St Johns Wood Property, History & Transport
St John’s Wood got its name from the Order of the Hospital of St John of Jerusalem, the Knights Hospitaller, who owned it in the 14th century. The Order lost it when Henry VIII abolished the monasteries, and the trees were cut down in the Cromwellian period so hay could be grown there to feed the huge number of horses stabled in London.
Thomas Lord moved his cricket ground to St John’s Wood in 1811.
The area began to be built on in the 19th century, when it gained the reputation as a haven for artists and writers that persists today. Mary Anne Evans, better known as the novelist George Eliot, lived in North Bank; Sir Edwin Landseer, sculptor of the lions next to Nelson’s Column, lived and worked in St John’s Wood Road and T.H. Huxley, the naturalist known as Darwin’s Bulldog because of his championship of evolution, lived all over the area at one time or another.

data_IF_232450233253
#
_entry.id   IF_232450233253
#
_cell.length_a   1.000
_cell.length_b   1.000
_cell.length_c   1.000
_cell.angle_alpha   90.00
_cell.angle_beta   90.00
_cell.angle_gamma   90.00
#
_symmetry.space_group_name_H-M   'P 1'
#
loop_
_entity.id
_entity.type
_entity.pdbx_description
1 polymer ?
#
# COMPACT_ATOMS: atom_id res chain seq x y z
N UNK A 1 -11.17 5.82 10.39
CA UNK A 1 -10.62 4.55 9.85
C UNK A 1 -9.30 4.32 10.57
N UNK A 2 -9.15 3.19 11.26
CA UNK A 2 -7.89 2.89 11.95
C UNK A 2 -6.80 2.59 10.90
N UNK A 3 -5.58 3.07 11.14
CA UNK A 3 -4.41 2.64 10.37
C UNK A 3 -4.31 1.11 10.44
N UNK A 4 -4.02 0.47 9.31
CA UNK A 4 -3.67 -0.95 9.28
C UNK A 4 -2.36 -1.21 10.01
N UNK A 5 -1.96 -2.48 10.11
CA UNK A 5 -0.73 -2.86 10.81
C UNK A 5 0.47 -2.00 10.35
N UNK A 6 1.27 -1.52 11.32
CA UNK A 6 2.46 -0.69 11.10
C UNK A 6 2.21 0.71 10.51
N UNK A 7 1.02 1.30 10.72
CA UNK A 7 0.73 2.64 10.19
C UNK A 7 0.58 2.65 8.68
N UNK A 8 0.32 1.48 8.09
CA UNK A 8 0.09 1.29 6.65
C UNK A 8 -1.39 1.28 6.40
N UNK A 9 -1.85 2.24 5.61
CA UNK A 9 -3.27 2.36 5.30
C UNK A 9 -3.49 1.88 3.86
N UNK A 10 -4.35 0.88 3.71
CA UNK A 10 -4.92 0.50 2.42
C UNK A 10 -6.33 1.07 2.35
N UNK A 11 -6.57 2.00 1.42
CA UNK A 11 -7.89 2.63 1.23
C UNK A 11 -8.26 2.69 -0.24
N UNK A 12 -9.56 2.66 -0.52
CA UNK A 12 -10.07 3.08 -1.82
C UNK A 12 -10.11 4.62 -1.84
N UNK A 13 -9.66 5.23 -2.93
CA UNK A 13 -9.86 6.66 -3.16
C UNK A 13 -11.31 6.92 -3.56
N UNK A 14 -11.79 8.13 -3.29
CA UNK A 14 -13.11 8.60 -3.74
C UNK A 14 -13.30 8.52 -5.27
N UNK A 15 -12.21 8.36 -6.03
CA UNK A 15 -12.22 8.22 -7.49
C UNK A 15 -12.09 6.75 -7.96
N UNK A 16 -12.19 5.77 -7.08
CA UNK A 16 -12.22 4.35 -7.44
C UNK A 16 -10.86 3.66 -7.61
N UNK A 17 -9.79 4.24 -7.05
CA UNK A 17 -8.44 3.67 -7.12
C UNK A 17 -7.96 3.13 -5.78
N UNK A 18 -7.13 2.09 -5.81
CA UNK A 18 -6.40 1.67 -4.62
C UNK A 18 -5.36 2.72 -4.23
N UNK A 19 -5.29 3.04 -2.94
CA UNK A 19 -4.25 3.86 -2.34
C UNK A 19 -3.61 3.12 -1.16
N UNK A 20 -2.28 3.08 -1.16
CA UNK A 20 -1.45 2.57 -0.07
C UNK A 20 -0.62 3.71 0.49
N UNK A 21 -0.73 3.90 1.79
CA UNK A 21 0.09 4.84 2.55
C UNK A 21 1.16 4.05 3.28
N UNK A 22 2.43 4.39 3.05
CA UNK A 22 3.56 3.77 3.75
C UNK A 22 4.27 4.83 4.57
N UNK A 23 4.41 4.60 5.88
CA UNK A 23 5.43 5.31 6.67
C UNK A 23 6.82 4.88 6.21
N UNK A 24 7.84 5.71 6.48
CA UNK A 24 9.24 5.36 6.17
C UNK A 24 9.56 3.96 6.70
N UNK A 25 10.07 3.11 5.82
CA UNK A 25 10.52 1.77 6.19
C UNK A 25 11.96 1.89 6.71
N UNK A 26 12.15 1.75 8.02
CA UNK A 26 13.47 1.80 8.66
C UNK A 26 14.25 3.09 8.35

The artists J.J. Tissot and Sir Lawrence Alma-Tadema lived and worked in the area, and the St John’s Wood Clique met in each other’s homes when they were the dominant force in the Royal Academy in late Victorian times.
But there was a less respectable side to St John’s Woods. Being conveniently distant from Mayfair and Knightsbridge, it was the favoured place for Victorian gentlemen to keep their mistresses. The exiled Napoleon III kept the brilliant and lovely Elizabeth Anne Howard in Circus Road, and J.J. Tissot caused scandal by openly living with a woman not his wife.
These days, the leafy avenues and large villas of St John’s Wood make it a very desirable area for families. It has excellent tube connections with both the West End and the City.